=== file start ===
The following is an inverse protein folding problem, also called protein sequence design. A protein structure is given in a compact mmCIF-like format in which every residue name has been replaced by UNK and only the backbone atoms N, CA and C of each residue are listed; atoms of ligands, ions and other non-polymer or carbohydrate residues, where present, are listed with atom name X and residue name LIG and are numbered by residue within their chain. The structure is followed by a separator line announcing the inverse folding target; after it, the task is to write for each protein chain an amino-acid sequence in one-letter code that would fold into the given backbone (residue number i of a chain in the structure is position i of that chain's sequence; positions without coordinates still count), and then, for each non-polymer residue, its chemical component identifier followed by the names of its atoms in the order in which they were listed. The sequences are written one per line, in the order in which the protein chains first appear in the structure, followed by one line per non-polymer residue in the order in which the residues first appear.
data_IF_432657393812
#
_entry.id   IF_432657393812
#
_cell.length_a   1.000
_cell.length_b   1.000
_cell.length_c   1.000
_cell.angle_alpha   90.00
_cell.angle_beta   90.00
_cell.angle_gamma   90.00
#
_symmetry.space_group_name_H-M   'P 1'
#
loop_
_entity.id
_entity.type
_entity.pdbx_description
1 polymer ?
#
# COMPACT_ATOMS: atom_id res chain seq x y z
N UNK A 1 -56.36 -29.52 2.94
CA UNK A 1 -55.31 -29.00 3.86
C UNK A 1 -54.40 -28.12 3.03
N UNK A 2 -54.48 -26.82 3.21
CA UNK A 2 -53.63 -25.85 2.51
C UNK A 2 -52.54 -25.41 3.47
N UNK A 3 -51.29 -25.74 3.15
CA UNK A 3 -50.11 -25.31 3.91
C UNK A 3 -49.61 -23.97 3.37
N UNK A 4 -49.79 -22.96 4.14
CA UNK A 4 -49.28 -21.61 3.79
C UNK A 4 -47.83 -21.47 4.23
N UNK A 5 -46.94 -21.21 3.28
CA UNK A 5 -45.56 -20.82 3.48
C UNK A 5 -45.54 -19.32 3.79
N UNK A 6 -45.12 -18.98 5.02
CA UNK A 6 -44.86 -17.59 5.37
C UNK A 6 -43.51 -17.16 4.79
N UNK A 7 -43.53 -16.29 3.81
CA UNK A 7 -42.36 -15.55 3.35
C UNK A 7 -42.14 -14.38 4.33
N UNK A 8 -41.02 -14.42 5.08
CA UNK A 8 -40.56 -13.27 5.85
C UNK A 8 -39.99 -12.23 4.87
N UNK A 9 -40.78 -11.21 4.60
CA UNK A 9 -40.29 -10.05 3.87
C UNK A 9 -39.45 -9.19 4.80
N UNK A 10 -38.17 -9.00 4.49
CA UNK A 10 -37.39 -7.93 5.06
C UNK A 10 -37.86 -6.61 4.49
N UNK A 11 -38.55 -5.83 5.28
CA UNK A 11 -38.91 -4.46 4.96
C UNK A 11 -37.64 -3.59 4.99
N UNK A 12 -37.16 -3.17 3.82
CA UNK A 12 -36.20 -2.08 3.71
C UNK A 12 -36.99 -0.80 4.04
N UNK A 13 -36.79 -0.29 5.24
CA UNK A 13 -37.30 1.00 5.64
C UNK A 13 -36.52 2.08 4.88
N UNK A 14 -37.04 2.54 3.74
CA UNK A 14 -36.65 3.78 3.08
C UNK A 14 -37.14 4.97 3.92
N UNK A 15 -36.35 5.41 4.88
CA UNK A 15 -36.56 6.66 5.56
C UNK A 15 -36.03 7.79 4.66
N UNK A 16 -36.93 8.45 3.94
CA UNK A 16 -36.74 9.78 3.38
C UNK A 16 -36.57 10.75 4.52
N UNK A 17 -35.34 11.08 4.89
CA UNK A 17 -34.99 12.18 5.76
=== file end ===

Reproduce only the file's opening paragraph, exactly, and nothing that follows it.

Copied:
The following is an inverse protein folding problem, also called protein sequence design. A protein structure is given in a compact mmCIF-like format in which every residue name has been replaced by UNK and only the backbone atoms N, CA and C of each residue are listed; atoms of ligands, ions and other non-polymer or carbohydrate residues, where present, are listed with atom name X and residue name LIG and are numbered by residue within their chain. The structure is followed by a separator line announcing the inverse folding target; after it, the task is to write for each protein chain an amino-acid sequence in one-letter code that would fold into the given backbone (residue number i of a chain in the structure is position i of that chain's sequence; positions without coordinates still count), and then, for each non-polymer residue, its chemical component identifier followed by the names of its atoms in the order in which they were listed. The sequences are written one per line, in the order in which the protein chains first appear in the structure, followed by one line per non-polymer residue in the order in which the residues first appear.